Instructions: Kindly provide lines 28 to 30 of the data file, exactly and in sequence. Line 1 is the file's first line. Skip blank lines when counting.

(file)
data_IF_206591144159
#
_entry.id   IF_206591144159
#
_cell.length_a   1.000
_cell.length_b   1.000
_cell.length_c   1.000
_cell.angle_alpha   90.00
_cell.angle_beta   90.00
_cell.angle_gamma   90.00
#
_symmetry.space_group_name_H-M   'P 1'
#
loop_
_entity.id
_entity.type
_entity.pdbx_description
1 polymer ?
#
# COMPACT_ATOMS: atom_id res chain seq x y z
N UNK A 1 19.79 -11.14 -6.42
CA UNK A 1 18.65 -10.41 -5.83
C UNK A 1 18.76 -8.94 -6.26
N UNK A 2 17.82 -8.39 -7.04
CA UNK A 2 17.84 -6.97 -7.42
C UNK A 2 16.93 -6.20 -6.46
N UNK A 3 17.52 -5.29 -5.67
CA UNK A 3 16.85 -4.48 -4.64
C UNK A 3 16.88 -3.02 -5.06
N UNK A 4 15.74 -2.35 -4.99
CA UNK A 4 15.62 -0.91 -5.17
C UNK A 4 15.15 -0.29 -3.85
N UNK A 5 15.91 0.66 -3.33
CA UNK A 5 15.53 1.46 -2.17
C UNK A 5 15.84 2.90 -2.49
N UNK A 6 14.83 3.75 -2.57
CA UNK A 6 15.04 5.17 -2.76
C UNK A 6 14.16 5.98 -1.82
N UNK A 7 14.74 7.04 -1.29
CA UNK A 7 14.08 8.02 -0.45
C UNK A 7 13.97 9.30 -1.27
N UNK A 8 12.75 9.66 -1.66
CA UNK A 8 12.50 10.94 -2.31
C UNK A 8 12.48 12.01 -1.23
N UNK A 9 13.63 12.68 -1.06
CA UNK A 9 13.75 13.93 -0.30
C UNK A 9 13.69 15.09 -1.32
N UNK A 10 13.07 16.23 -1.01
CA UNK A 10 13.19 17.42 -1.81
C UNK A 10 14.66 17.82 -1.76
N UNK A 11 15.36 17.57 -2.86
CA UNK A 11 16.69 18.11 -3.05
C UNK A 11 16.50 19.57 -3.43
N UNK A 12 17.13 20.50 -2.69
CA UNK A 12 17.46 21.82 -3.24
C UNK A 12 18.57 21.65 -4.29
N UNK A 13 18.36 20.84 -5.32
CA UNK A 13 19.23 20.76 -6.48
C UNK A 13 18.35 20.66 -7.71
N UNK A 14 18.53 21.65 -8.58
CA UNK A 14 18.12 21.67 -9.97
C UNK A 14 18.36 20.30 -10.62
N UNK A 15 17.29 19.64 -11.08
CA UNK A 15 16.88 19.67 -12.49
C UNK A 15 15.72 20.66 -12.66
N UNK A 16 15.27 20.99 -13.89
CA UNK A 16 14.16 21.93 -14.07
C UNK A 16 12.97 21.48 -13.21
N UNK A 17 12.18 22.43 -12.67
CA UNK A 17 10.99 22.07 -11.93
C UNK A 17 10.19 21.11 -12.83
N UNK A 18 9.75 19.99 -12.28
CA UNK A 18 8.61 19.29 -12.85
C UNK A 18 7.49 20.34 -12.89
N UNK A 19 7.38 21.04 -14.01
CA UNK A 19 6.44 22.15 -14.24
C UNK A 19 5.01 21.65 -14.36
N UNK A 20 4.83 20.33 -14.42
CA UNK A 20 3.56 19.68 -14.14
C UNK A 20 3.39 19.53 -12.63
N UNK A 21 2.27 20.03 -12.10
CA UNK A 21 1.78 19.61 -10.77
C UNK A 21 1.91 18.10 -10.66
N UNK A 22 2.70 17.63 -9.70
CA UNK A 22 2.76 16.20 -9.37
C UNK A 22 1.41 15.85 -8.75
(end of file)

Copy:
CA UNK A 3 16.85 -4.48 -4.64
C UNK A 3 16.88 -3.02 -5.06
N UNK A 4 15.74 -2.35 -4.99